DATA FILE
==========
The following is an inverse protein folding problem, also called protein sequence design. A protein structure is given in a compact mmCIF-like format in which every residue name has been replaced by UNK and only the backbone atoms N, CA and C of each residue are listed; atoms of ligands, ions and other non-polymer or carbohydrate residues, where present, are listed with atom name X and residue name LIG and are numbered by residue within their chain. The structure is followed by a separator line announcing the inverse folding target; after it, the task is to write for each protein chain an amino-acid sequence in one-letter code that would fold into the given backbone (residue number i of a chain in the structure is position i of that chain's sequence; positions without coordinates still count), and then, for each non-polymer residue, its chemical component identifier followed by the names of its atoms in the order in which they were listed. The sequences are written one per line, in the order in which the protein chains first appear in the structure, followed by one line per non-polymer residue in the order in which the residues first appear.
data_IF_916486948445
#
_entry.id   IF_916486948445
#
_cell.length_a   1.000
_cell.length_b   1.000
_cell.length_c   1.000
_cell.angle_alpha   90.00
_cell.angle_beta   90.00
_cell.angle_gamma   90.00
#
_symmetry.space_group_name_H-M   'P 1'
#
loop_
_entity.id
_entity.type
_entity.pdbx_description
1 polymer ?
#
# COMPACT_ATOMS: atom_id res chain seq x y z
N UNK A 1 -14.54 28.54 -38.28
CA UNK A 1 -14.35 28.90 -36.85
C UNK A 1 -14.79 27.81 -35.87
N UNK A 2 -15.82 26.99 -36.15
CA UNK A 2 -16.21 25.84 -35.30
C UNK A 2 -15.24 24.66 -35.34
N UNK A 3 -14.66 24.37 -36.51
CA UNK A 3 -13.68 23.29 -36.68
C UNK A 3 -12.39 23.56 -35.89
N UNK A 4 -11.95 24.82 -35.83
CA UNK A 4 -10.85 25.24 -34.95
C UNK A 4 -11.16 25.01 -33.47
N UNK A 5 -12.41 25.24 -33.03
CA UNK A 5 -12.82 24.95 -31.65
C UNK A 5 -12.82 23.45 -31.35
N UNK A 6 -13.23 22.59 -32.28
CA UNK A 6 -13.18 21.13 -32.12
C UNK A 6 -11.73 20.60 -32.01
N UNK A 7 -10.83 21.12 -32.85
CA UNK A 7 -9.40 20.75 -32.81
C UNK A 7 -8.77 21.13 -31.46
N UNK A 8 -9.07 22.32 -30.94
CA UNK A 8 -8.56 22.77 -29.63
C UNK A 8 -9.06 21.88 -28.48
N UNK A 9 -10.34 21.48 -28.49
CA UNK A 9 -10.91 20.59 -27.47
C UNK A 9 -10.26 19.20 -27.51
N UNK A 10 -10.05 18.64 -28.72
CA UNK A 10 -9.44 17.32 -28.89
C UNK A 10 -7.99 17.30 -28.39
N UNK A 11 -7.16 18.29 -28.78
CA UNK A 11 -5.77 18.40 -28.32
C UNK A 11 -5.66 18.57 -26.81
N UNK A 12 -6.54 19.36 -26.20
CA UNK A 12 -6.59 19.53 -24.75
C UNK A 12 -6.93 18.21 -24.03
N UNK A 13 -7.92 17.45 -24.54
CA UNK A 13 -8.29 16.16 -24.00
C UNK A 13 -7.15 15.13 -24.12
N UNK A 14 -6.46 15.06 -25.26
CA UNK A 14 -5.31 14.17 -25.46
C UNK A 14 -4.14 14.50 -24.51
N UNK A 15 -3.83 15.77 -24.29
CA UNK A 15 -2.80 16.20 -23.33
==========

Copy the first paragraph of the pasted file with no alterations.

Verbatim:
The following is an inverse protein folding problem, also called protein sequence design. A protein structure is given in a compact mmCIF-like format in which every residue name has been replaced by UNK and only the backbone atoms N, CA and C of each residue are listed; atoms of ligands, ions and other non-polymer or carbohydrate residues, where present, are listed with atom name X and residue name LIG and are numbered by residue within their chain. The structure is followed by a separator line announcing the inverse folding target; after it, the task is to write for each protein chain an amino-acid sequence in one-letter code that would fold into the given backbone (residue number i of a chain in the structure is position i of that chain's sequence; positions without coordinates still count), and then, for each non-polymer residue, its chemical component identifier followed by the names of its atoms in the order in which they were listed. The sequences are written one per line, in the order in which the protein chains first appear in the structure, followed by one line per non-polymer residue in the order in which the residues first appear.